to try and make it interact with a protein. And they’re trying to
increase their score in the game. The better the score, the better the interaction. And so then they can take
that data back and actually test it in the lab. It’s a chemical
platform it’s a chemical education and gaming platform which we have made which
can actually teach people about molecular interactions. Virtual reality
is basically transferring you into a new world, so to speak, and by its
definition it’s a virtual reality of your actual real reality. Molecules are
so tiny and so small that we cannot we don’t have a physical sense of how they
interact on how they behave. We gave a protein which was PBL1, which is a known cancer target they’re implicated in treating a lot of cancers,
and we gave high school students a molecule that’s known to inhibit this
protein. I told the students okay I want you to take this this molecule and
trying to design a new molecule that’s better than the one that we gave you.
Sort of take this molecule manipulate in a 3D space, take it apart, break it up,
put it back together, add atoms to it remove atoms from it, to improve – what to them was a score. It actually gives them actual numeric numbers saying,
okay, I did this, my score improved that’s a good thing. My interactions improved.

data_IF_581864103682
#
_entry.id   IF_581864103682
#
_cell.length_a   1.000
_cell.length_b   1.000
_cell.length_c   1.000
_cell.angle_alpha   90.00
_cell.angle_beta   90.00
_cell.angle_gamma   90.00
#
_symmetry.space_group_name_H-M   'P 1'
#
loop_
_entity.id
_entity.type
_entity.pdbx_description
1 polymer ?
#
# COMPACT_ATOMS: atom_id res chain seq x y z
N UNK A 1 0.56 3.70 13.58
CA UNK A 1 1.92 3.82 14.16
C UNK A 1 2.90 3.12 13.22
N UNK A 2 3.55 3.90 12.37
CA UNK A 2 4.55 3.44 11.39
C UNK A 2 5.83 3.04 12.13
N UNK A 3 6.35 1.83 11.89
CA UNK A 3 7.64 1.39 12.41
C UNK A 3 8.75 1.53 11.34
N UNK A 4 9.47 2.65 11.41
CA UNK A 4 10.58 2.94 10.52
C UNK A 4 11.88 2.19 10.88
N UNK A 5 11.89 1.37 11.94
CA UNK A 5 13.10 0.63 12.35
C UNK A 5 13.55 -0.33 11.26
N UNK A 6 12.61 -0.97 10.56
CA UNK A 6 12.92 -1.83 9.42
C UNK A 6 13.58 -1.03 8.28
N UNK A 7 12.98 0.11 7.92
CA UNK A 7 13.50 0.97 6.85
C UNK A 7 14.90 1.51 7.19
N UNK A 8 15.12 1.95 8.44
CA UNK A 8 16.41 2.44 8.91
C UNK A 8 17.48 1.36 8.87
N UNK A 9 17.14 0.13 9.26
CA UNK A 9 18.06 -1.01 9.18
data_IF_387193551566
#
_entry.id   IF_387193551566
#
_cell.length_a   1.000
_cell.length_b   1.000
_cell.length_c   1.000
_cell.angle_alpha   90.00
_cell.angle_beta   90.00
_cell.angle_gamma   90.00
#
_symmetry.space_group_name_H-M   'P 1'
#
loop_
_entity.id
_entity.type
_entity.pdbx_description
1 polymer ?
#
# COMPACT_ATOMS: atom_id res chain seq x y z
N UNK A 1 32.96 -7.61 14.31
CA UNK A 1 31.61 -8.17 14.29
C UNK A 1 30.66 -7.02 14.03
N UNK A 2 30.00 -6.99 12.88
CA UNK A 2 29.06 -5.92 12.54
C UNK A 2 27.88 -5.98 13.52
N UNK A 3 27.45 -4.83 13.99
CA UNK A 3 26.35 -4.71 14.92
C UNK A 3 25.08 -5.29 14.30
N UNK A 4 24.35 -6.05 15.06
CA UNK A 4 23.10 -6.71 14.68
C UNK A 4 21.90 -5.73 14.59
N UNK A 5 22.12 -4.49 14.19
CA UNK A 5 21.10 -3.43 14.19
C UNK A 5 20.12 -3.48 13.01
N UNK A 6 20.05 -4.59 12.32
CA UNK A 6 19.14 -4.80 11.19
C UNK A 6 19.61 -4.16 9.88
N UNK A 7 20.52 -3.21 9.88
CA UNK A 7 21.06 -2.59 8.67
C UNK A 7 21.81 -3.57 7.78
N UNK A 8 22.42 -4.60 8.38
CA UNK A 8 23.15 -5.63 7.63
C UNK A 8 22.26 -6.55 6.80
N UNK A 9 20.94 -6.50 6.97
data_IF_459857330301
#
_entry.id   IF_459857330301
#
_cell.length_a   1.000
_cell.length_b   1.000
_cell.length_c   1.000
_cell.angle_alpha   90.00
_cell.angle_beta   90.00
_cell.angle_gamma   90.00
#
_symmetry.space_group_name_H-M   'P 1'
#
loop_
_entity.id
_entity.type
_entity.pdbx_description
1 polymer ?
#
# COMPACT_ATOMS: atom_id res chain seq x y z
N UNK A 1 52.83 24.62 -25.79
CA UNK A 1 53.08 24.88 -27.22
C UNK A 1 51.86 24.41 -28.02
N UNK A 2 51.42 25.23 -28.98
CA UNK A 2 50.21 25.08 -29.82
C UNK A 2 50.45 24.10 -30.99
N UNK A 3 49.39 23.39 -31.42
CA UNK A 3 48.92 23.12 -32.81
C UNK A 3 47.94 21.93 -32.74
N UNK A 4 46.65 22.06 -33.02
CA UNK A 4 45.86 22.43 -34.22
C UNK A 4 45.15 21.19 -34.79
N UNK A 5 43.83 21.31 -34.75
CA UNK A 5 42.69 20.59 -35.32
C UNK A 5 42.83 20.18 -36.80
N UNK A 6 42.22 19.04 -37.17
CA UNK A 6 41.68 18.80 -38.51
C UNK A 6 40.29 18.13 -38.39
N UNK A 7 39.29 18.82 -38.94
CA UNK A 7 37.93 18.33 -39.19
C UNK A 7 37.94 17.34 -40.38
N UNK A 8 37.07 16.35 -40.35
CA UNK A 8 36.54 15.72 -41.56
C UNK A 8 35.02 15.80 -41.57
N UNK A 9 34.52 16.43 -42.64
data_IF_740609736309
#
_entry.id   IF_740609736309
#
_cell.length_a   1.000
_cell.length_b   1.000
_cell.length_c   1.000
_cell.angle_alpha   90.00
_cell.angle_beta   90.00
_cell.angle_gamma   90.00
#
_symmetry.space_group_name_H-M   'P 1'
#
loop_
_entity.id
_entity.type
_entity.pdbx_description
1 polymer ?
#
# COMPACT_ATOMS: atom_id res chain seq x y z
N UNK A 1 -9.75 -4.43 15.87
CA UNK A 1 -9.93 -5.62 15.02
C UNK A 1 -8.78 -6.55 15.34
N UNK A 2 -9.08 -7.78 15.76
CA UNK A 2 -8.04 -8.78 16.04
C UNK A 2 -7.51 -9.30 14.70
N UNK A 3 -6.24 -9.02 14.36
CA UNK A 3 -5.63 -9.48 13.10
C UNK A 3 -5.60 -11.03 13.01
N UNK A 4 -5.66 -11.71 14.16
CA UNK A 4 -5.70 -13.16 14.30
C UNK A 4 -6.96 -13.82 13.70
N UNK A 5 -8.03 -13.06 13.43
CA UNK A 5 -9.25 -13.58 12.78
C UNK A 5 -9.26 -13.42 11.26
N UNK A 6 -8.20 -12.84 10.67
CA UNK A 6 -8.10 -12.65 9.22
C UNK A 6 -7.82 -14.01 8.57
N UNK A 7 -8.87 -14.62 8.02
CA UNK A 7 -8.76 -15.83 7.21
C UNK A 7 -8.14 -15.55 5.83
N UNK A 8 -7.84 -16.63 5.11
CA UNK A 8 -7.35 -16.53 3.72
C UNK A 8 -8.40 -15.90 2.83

All of us are really good at recognizing patterns, so if I can reinforce that in a
gaming-based mechanism, where where they see something and the score gets
high, they will always remember that as a trick. For the gaming part we also want
to have kind of like a quest and reward system – that we can kind of assign the
player daily or actual weekly. So we have kind of like a quest or
mission that’s that’s being sent from our server to the user. And then the
user can accept those missions and then do them using their VR devices. On
the science side, I think kind of my vision really is that this could really become
a crowd-source drug discovery or drug design game.
Let’s say there is an epidemic like an Ebola epidemic or something. You can
really involve citizens and citizen scientists to come together, where
you can give out targets like this. And you have people around the world
playing and coming up with new molecules and
existing molecules which you could use to target a particular disease or the
existing diseases which are there. If you can design it, they can make it in the
lab. You can change a bond angle which I didn’t know you could do. And they can
then manufacture it in the lab and see if it works. And that’s fascinating to me.
So I think the kids are having fun with it – just seeing how you can rearrange
molecules and what will that do. So it’s just a technology that holds their
interest and also teaches them at the same time. So I love it! We’ve only ever
seen things (molecules) on paper and so actually seeing it in real life, and seeing it in
a three-dimensional world – the virtual reality it does a great job of letting
you see that and kind of manipulate it and work around it.
Seeing that especially when you can’t do it with your own hands, but to see that
in the VR realm, it really helps students to visualize what they’re
doing. It’s really a fun way to to to take the fear out of chemistry, I